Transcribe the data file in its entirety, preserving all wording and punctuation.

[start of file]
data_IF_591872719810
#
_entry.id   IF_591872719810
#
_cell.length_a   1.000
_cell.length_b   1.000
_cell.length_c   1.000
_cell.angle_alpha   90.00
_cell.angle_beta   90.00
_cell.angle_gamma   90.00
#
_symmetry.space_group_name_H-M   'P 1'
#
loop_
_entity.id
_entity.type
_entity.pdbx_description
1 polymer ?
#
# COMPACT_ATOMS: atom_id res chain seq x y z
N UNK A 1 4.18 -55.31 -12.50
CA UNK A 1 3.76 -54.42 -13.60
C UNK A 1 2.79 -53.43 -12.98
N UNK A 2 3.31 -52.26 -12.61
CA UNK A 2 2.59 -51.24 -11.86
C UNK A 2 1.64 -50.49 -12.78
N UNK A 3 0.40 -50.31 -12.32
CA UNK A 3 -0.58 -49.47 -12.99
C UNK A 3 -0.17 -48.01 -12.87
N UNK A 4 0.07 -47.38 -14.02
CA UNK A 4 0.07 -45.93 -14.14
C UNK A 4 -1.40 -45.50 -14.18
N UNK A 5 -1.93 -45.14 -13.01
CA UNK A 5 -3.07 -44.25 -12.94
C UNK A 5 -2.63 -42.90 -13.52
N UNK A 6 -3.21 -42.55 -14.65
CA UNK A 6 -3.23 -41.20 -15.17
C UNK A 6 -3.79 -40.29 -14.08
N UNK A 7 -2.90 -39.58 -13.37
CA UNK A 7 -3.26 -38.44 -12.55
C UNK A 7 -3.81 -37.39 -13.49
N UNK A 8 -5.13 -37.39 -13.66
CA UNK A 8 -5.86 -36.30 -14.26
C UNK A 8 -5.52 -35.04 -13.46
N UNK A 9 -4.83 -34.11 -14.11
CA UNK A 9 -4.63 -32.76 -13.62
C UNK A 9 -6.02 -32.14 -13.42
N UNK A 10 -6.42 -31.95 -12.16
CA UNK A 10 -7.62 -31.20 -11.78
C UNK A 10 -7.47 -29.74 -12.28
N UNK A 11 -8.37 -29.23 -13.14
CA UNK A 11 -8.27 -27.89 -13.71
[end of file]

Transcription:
data_IF_591872719810
#
_entry.id   IF_591872719810
#
_cell.length_a   1.000
_cell.length_b   1.000
_cell.length_c   1.000
_cell.angle_alpha   90.00
_cell.angle_beta   90.00
_cell.angle_gamma   90.00
#
_symmetry.space_group_name_H-M   'P 1'
#
loop_
_entity.id
_entity.type
_entity.pdbx_description
1 polymer ?
#
# COMPACT_ATOMS: atom_id res chain seq x y z
N UNK A 1 4.18 -55.31 -12.50
CA UNK A 1 3.76 -54.42 -13.60
C UNK A 1 2.79 -53.43 -12.98
N UNK A 2 3.31 -52.26 -12.61
CA UNK A 2 2.59 -51.24 -11.86
C UNK A 2 1.64 -50.49 -12.78
N UNK A 3 0.40 -50.31 -12.32
CA UNK A 3 -0.58 -49.47 -12.99
C UNK A 3 -0.17 -48.01 -12.87
N UNK A 4 0.07 -47.38 -14.02
CA UNK A 4 0.07 -45.93 -14.14
C UNK A 4 -1.40 -45.50 -14.18
N UNK A 5 -1.93 -45.14 -13.01
CA UNK A 5 -3.07 -44.25 -12.94
C UNK A 5 -2.63 -42.90 -13.52
N UNK A 6 -3.21 -42.55 -14.65
CA UNK A 6 -3.23 -41.20 -15.17
C UNK A 6 -3.79 -40.29 -14.08
N UNK A 7 -2.90 -39.58 -13.37
CA UNK A 7 -3.26 -38.44 -12.55
C UNK A 7 -3.81 -37.39 -13.49
N UNK A 8 -5.13 -37.39 -13.66
CA UNK A 8 -5.86 -36.30 -14.26
C UNK A 8 -5.52 -35.04 -13.46
N UNK A 9 -4.83 -34.11 -14.11
CA UNK A 9 -4.63 -32.76 -13.62
C UNK A 9 -6.02 -32.14 -13.42
N UNK A 10 -6.42 -31.95 -12.16
CA UNK A 10 -7.62 -31.20 -11.78
C UNK A 10 -7.47 -29.74 -12.28
N UNK A 11 -8.37 -29.23 -13.14
CA UNK A 11 -8.27 -27.89 -13.71